Economists

“Why did no one see the crisis coming?” Queen Elizabeth asked last year. “A failure of the collective imagination of many bright people” who were all “doing their job properly on its own merit”, was the answer many of those bright people gave in a letter to the Queen last week.

If the economics profession could not warn the public about the credit crunch and the recession, what is the profession’s raison d’etre? Did this reflect, as some claim, that economics has gone astray with models that no longer help understand economic reality but rather distort it? Did such models even contribute to the crisis? FT writers and outside experts will set out their views in the posts below. What is the point of economists? What do you think? Click on the “comment” button to take part.

Samuel Brittan: Economists shuffle the deckchairs
What matters is whether economists can identify significant turning points and systemic failures in good time. They cannot. This does not mean the subject is valueless.

Robert Skidelsky: How to rebuild a shamed subject
Since the future a year ago included the present slump, it is natural that the failure of the economics profession – with a few exceptions – to foresee the coming collapse should have discredited its scientific pretensions. Economics is revealed to have no more clothes than other social science.

David Marsh: Economists serve no great purpose
They are an appendage of modernity that has proliferated since the second world war, like pizza parlours or speak-your-weight- machines at railway stations. But now that we have them, we cannot do without them.

Robert Shrimsley’s Notebook: Royal flush
A group of economists has written to the Queen in reply to her question on why they failed to predict the credit crunch. Madam. When you visited us last year you asked why economists were so useless – although you were kind enough not to put it that way. Naturally we have given much thought to this matter.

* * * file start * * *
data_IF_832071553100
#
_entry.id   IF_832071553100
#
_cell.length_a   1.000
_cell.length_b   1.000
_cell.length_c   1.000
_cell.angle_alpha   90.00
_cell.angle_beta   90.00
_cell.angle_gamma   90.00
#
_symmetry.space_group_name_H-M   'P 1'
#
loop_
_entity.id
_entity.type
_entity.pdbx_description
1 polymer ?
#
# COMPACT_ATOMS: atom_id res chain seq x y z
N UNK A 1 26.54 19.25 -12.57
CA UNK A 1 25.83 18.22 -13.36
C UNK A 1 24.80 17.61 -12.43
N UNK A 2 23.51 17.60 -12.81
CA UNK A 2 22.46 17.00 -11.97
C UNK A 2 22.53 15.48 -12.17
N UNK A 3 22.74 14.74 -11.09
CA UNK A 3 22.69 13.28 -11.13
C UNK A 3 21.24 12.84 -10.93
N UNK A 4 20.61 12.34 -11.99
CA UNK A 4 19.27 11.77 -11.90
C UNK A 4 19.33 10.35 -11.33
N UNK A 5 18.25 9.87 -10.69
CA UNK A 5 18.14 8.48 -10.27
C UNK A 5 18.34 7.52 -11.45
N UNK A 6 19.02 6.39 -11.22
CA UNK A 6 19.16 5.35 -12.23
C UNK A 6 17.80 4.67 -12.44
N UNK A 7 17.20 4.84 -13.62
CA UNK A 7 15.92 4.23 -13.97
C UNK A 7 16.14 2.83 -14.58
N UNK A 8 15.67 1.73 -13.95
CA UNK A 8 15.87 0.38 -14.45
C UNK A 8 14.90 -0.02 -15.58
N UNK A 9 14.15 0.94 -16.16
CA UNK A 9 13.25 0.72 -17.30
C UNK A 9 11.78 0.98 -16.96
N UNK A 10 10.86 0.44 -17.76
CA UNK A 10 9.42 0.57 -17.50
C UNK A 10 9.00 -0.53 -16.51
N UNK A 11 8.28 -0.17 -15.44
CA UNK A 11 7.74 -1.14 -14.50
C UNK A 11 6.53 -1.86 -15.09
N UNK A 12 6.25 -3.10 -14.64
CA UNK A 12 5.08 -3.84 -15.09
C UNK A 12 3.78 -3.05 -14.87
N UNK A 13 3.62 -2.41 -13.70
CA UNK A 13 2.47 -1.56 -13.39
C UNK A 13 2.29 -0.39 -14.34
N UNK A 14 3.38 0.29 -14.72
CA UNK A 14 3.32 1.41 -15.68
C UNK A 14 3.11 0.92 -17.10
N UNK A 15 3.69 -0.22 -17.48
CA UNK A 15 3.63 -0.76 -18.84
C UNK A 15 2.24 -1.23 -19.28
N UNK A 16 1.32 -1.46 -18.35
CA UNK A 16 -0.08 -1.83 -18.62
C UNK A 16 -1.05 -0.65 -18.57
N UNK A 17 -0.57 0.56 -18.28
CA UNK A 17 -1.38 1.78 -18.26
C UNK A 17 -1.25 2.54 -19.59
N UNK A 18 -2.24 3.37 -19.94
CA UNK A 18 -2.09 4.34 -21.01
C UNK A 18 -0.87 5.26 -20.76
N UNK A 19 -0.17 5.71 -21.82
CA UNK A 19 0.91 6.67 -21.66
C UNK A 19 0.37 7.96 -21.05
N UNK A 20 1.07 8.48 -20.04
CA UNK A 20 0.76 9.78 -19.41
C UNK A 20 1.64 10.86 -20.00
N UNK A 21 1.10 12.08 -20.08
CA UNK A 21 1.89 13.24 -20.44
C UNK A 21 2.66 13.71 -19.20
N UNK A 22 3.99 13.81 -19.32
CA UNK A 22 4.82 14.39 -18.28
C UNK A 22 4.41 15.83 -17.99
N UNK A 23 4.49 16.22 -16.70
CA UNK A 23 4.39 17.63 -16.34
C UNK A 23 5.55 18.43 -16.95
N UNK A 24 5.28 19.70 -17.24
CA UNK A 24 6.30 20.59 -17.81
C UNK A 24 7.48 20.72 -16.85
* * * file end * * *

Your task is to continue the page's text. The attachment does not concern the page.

Paul De Grauwe: The crushing responsibility of economists
Clearly the financial crisis is not only due to the delusions of macroeconomists. The delusions were quite widespread among bankers, supervisors, media and policymakers. Yet society expects the community of scientists to be less prone to delusions than the rest. In that sense the responsibility of the economics profession is crushing.

Robin Harding: If economists try to predict crises they will get it wrong
It was in their warnings that economists failed: plenty talked of ‘global imbalances’ or ‘excessive credit growth’; few followed that through to the proximate sources of danger in the financial system, and then forcibly argued for something to be done about it.

FT editorial: No economic theory can perform the feats its users expect of it
Economics is unlikely ever to be very good at predicting the future. Too much of what happens in an economy depends on what people expect to happen. Even state-of-the-art forecasts are therefore better guides to the present mood than the future. though they may also be self-fulfilling prophecies.

George Magnus: Economists were beholden to the long boom
The credit crunch and its aftermath were not only foreseen, but several economists were pretty good with their timing too. This suggests a wider refusal to recognise the build-up to the bust, rather than a failure to see it coming.

Arena

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Is there room for morals in finance?

The FT's Arena blog is a forum for the debates of the times. Its latest discussion is on money and morals. Is there room for morals in finance? Share your views. Click on Comment to add your contribution.

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